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  • 301.
    Myhren, Jonn Are
    et al.
    KTH, School of Technology and Health (STH), Fluid and Climate Technology (closed 20090101).
    Holmberg, Sture
    KTH, School of Technology and Health (STH), Fluid and Climate Technology (closed 20090101).
    Thermal comfort with low temperature heating2006Conference paper (Other academic)
  • 302.
    Márquez Ruiz, Juan Carlos
    KTH, School of Technology and Health (STH), Medical sensors, signals and systems (MSSS).
    On the Feasibility of Using Textile Electrodes for Electrical Bioimpedance Measurements2011Licentiate thesis, comprehensive summary (Other academic)
  • 303.
    Mårtensson, Lena
    et al.
    KTH, School of Industrial Engineering and Management (ITM), Industrial Economics and Management (Dept.), Industrial Work Science (closed 20130101).
    Ericson, Mats
    KTH, School of Technology and Health (STH), Ergonomics (Closed 20130701).
    The human factor?2010In: Risks in Technological Systems / [ed] Grimvall G, Holmgren Å & Jacobsson, P, London: Springer-Verlag London , 2010, 245-254 p.Chapter in book (Other academic)
    Abstract [en]

    On March 27, 1977, an aircraft disaster occurred in Tenerife on the Canary Islands that sheds some light on the concept of the human factor. The background to the accident was a terrorist attack on the airport in Las Palmas, which led to the redirection of all air traffic to Tenerife including one Pan AM aircraft and one KLM aircraft. The crews of the two aircraft were very concerned about the redirection. In the case of the Pan Am aircraft, there was a risk that the regulated working hours would be exceeded before they reached their final destination in Las Palmas. The KLM aircraft was to return to the Netherlands, and delays were not accepted by the airline management.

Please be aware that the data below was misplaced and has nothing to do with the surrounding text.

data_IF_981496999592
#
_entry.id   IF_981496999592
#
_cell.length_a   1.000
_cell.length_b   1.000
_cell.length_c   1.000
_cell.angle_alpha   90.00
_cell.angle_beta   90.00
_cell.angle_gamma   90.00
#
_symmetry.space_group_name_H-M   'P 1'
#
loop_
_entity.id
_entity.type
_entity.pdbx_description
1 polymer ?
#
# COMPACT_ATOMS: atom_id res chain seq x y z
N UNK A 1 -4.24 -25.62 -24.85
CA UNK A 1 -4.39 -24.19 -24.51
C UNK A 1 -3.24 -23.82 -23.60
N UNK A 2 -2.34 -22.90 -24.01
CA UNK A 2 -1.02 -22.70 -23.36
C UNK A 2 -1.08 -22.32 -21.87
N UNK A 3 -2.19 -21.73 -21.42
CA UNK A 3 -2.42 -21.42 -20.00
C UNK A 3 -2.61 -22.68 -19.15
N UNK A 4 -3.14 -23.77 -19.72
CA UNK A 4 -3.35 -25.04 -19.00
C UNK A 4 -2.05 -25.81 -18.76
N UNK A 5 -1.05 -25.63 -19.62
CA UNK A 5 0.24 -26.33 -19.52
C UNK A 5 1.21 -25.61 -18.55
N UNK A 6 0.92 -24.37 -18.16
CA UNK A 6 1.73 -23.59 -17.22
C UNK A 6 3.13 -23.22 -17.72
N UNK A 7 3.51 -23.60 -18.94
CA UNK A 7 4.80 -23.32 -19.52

• 304.
    Mårtensson, Mattias
    KTH, School of Technology and Health (STH), Medical Engineering.
    Evaluation of Errors and Limitations in Ultrasound Imaging Systems2011Doctoral thesis, comprehensive summary (Other academic)
    Abstract [en]

    There are binding regulations requiring safety and efficacy aspects of medical devices. The requirements ask for documentation that the devices are safe and effective for their intended use, i.e. if a device has a measuring function it must be correct. In addition to this there are demands for quality systems describing development, manufacturing, labelling, and manufacturing of a device. The requirements are established to guarantee that non-defective medical devices are used in the routine clinical practice. The fast rates in which the imaging modalities have evolved during the last decades have resulted in numerous new diagnostic tools, such as velocity and deformation imaging in ultrasound imaging. However, it seems as if the development of evaluation methods and test routines has not been able to keep up the same pace. Two of the studies in this thesis, Study I and IV, showed that computed tomography-based and ultrasound based volume measurements can yield very disparate measurements, and that tissue Doppler imaging-based ultrasound measurements can be unreliable.